The binding site of the chicken hepatic lectin involved in the clearance of N-acetylglucosamine-terminated serum glycoproteins was explored by a competitive binding assay using 3H-labeled agalacto-orosomucoid and various glycoproteins, polysaccharides, monosaccharides, and glycosides as inhibitors. The binding site is relatively small, involving a terminal nonreducing DGlcNAc structure with an equatorial N-acetamido group on carbon 2 and an equatorial hydroxyl group on carbon 4. Among the mono- and oligosaccharides tested, benzyl alpha DGlcNAc was the best inhibitor, being three times as effective as DGlcNAc; and in general, all alpha-anomeric glycosides were better than beta-glycosides. All oligosaccharides with terminal nonreducing beta DGlcNAc have almost the same inhibitory power, whereas those with nonreducing DGlc or DGal were relatively inactive. Among the serum and blood group glycoproteins, a Smith degraded human H substance with several exposed terminal nonreducing beta DGlcNAc residues was the most active and twice as effective as agalacto-orosomucoid and an A substance, Hog 75 10% precipitate. Almost all hog preparations, some with A or with H activity, were equally effective. A glycopeptide with terminal DGlcNAc was twice as active as one with terminal nonreducing DMan and DGlcNAc residues and almost three times as potent as one with terminal nonreducing DGal; a glycopeptide with terminal sialic acid was inactive. The slopes of the inhibition lines differed, reflecting the heterogeneity of the various determinant groups on the glycoproteins.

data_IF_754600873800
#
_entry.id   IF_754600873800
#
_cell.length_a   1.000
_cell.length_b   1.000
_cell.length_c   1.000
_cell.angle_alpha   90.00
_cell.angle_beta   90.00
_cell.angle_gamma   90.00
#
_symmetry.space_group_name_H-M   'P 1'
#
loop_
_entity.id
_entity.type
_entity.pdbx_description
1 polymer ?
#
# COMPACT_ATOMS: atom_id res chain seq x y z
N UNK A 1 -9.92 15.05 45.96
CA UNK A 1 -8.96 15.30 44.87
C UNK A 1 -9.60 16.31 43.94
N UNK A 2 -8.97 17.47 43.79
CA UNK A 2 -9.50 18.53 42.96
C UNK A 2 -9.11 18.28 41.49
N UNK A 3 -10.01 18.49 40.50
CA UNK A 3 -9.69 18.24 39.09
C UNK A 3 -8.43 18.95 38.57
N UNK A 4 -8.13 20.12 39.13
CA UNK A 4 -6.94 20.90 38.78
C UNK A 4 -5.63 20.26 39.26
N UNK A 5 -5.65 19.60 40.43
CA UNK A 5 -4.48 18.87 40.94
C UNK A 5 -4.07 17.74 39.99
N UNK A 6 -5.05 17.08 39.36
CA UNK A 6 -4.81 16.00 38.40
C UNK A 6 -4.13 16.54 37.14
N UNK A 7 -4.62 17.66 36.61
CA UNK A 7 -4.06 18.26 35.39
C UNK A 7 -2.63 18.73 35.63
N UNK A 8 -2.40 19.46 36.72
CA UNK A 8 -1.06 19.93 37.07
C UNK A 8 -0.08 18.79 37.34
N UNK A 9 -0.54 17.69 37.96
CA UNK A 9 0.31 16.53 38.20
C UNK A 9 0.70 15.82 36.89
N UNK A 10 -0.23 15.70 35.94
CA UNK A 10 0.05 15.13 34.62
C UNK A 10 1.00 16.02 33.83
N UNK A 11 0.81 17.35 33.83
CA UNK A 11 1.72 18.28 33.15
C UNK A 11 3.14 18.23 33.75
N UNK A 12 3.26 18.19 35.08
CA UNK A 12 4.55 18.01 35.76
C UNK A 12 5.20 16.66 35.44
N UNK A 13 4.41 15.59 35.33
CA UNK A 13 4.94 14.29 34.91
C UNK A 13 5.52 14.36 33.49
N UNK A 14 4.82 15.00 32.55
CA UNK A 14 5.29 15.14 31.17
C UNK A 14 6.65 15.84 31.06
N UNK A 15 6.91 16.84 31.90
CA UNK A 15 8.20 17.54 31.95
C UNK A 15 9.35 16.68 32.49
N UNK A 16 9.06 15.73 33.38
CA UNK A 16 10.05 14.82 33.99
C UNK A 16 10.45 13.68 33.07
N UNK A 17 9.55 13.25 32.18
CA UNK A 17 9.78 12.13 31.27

|Original language||English (US)|
|Number of pages||6|
|Journal||Journal of Biological Chemistry|
|State||Published - Oct 25 1983|